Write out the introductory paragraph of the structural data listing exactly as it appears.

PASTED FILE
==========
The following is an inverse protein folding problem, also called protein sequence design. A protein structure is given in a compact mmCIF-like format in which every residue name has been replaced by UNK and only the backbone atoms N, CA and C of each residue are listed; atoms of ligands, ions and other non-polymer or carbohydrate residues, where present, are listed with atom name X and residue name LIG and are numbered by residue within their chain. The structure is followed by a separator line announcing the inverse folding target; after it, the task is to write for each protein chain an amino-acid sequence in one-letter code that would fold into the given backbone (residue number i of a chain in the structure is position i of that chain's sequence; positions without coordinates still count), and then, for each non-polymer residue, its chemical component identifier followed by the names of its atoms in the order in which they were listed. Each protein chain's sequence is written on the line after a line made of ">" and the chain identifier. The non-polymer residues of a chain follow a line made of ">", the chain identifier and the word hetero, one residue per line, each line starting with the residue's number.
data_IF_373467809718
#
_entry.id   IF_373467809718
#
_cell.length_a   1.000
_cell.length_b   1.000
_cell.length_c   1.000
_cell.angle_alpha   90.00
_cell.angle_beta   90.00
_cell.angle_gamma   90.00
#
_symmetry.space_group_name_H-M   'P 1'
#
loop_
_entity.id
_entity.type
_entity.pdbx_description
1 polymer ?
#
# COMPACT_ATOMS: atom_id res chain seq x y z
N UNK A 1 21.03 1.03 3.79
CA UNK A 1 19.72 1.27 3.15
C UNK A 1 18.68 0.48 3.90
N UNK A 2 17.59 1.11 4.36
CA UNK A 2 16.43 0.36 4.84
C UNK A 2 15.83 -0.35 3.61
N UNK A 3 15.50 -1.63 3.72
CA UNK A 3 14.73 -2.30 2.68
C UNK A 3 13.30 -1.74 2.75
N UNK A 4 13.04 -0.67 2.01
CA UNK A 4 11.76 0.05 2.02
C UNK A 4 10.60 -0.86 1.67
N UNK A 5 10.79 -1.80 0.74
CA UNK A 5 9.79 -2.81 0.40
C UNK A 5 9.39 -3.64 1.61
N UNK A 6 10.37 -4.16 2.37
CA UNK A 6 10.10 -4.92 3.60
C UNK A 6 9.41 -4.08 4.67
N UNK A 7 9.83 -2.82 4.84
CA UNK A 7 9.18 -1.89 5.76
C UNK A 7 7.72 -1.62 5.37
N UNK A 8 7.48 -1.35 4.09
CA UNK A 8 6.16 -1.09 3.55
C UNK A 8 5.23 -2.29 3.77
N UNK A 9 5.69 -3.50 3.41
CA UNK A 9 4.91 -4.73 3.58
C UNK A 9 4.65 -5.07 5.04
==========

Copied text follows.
The following is an inverse protein folding problem, also called protein sequence design. A protein structure is given in a compact mmCIF-like format in which every residue name has been replaced by UNK and only the backbone atoms N, CA and C of each residue are listed; atoms of ligands, ions and other non-polymer or carbohydrate residues, where present, are listed with atom name X and residue name LIG and are numbered by residue within their chain. The structure is followed by a separator line announcing the inverse folding target; after it, the task is to write for each protein chain an amino-acid sequence in one-letter code that would fold into the given backbone (residue number i of a chain in the structure is position i of that chain's sequence; positions without coordinates still count), and then, for each non-polymer residue, its chemical component identifier followed by the names of its atoms in the order in which they were listed. Each protein chain's sequence is written on the line after a line made of ">" and the chain identifier. The non-polymer residues of a chain follow a line made of ">", the chain identifier and the word hetero, one residue per line, each line starting with the residue's number.